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South African played key role in understanding coronavirus variant

Sandile Cele is a renowned South African biochemist.   -  
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South Africa

One year into the COVID-19 pandemic, the world has seen death, economic hardship and anxiety on an unprecedented scale.

But this tapestry of suffering is threaded through with self-sacrifice, courage and a gritty determination to persevere.

In places around the globe, people are reinventing themselves, helping others and even going back to square one in their careers, while never giving up.

When Sandile Cele had to register for a PhD at the University of Kwazulu-Natal, the global pandemic made it easy for him to decide on a research topic.

His research then became world news.

Cele, who has a masters in biochemistry, was hired by the Africa Health Research Institute in Durban to do research on the HIV evolution of drug resistance.

But when COVID-19 struck the world, the institute shifted its focus on the coronavirus.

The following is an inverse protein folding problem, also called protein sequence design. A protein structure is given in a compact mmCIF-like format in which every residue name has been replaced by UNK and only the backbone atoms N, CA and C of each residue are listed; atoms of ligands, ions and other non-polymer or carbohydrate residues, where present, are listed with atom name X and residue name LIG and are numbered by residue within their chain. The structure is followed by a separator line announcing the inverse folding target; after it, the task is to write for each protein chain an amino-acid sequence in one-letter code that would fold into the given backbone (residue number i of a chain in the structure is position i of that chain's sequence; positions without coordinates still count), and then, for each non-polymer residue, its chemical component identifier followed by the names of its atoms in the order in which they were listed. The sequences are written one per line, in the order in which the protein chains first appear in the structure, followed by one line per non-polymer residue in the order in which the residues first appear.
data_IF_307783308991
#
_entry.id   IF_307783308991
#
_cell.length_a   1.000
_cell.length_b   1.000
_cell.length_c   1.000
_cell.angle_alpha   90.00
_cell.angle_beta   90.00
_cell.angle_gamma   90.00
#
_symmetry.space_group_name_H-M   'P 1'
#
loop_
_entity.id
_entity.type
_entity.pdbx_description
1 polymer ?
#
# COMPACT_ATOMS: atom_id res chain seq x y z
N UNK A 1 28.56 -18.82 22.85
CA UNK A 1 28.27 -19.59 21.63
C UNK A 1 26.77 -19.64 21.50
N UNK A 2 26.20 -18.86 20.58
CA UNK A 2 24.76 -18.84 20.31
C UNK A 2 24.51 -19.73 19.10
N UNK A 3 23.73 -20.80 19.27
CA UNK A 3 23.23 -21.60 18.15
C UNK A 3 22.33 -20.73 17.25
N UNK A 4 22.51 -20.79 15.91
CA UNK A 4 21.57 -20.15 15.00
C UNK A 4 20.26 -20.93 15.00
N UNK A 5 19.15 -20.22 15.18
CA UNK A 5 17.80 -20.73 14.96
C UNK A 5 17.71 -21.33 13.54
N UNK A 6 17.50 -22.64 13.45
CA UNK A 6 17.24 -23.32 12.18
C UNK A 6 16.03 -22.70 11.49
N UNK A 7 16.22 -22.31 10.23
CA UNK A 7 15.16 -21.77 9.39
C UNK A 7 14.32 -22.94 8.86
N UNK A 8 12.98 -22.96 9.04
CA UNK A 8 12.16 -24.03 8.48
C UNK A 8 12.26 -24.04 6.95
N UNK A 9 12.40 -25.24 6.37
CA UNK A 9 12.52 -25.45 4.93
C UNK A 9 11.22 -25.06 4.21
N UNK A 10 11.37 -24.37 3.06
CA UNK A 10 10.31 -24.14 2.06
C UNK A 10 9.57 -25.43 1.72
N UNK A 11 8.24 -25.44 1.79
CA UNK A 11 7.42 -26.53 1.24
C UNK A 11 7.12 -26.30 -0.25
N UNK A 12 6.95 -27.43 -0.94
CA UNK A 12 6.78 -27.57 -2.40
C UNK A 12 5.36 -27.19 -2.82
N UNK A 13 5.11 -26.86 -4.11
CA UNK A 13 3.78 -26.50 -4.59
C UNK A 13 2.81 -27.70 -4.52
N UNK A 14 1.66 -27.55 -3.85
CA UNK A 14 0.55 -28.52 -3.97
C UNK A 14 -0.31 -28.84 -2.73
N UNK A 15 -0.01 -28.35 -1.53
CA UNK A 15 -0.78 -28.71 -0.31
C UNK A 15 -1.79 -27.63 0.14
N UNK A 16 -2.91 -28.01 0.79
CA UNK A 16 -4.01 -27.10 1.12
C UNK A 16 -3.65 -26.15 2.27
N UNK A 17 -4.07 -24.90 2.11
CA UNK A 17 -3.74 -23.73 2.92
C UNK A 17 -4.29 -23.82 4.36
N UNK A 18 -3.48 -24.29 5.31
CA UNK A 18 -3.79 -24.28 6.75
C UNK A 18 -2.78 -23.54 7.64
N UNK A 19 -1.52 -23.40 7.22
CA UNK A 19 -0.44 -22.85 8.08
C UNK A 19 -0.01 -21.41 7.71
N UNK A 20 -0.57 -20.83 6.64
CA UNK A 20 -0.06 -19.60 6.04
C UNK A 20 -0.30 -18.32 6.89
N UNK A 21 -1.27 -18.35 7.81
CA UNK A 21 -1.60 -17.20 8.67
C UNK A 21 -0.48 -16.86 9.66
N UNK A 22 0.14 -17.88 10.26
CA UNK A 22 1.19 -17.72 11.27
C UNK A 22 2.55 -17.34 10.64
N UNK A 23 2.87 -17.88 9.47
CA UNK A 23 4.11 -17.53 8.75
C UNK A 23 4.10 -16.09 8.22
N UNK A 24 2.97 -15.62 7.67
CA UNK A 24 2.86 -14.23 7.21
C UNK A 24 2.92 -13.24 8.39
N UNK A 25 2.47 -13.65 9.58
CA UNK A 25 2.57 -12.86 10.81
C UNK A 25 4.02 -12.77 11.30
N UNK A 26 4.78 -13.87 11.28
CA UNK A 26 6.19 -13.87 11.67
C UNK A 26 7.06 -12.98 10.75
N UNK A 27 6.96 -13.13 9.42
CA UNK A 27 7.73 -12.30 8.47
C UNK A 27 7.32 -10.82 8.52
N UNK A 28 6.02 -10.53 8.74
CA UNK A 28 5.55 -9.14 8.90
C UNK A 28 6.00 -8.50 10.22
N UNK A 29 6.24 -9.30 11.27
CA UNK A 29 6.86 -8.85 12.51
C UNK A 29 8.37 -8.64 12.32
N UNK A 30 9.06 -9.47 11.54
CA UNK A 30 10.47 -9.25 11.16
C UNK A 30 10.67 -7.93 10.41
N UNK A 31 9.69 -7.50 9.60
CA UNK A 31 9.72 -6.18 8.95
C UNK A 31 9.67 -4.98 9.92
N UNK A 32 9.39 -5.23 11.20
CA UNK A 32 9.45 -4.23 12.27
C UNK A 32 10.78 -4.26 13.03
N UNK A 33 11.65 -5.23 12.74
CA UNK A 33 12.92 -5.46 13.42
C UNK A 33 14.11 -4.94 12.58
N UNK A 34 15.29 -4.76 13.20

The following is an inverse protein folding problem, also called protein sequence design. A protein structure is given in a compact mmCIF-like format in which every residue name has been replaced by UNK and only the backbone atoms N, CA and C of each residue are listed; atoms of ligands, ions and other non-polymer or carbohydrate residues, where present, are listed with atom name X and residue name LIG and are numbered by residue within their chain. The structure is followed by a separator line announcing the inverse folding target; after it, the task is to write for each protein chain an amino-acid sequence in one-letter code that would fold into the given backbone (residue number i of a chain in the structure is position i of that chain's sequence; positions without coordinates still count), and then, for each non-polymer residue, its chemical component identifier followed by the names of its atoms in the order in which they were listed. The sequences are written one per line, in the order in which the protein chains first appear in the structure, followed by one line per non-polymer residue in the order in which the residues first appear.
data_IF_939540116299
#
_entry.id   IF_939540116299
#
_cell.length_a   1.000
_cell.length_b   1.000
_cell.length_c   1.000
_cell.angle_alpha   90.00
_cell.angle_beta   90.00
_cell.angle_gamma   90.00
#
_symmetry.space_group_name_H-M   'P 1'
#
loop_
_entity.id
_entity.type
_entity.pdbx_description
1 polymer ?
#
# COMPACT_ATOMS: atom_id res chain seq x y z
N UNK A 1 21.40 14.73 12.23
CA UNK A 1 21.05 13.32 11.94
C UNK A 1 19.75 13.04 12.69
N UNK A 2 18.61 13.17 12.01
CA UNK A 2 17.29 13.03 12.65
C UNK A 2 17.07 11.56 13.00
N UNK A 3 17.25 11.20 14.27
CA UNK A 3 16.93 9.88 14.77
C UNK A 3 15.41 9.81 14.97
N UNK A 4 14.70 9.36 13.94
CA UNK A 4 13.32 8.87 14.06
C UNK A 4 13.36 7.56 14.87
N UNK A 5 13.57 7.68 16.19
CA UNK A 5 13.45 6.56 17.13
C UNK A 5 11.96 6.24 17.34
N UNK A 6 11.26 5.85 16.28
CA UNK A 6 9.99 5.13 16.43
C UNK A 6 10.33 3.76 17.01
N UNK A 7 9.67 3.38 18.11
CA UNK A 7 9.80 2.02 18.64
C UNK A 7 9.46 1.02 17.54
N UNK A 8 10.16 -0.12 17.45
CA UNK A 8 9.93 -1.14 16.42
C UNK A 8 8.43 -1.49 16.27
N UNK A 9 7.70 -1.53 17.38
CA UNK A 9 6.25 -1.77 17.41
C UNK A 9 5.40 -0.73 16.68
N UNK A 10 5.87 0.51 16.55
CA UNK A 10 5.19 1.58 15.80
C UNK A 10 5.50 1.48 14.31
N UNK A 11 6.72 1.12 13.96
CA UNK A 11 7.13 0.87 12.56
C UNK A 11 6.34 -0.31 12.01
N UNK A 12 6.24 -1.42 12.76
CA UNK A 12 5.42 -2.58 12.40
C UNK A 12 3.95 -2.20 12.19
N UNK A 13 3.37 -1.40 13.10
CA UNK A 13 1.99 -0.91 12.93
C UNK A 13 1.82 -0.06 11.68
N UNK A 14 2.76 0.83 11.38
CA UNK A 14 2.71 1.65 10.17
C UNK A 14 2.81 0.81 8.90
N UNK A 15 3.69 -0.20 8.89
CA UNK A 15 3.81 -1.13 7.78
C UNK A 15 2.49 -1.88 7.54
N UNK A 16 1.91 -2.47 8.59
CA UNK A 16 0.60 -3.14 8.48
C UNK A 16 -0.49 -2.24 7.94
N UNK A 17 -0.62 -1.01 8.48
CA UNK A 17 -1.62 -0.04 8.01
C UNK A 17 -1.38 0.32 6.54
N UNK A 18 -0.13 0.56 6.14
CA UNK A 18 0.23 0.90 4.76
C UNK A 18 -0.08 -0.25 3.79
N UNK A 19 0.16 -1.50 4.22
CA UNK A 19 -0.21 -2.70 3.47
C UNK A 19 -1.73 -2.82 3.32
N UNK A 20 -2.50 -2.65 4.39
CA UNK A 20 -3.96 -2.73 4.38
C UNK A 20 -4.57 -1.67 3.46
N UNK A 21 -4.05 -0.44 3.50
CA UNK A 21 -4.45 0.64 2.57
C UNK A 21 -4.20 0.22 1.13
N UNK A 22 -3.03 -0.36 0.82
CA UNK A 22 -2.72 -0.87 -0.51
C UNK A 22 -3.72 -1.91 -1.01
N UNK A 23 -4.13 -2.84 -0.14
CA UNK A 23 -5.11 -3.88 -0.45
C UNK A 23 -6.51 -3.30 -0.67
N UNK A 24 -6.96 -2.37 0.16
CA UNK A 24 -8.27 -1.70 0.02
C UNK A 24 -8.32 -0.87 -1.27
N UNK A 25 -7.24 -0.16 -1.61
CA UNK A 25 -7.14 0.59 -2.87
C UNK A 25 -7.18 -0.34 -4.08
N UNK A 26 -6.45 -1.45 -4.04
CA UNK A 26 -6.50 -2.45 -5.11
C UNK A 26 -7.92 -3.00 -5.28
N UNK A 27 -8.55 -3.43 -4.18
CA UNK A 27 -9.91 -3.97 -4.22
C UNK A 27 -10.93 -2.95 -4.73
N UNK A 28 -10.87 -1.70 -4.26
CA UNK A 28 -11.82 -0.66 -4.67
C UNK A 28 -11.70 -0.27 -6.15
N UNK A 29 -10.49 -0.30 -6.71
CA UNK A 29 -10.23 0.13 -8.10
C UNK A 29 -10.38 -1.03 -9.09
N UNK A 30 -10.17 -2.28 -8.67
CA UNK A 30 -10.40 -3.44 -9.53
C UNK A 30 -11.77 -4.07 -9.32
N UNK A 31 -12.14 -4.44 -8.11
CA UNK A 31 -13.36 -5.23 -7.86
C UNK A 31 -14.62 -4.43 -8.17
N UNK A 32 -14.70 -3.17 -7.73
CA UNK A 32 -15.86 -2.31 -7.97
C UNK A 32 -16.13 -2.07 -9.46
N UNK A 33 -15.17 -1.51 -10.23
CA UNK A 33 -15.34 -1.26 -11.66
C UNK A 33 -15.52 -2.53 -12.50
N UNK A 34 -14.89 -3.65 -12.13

In December last year, the AHRI team was involved in the discovery of the new variant 501Y.V2, globally known as the South African variant.

Cele, 33, figured out how to grow the variant in the laboratory, which enabled the lab to test it for further research.

He managed to "outgrow" the virus from swabs from infected people.

With those tests, the lab found out that people previously infected with COVID-19 wouldn't have produced the antibodies for the new variant.

Some institutes around the world have now requested samples to do their own research.

Cele says it is every graduate student's dream "to have a project for your PhD that's going to have so much impact in the world".

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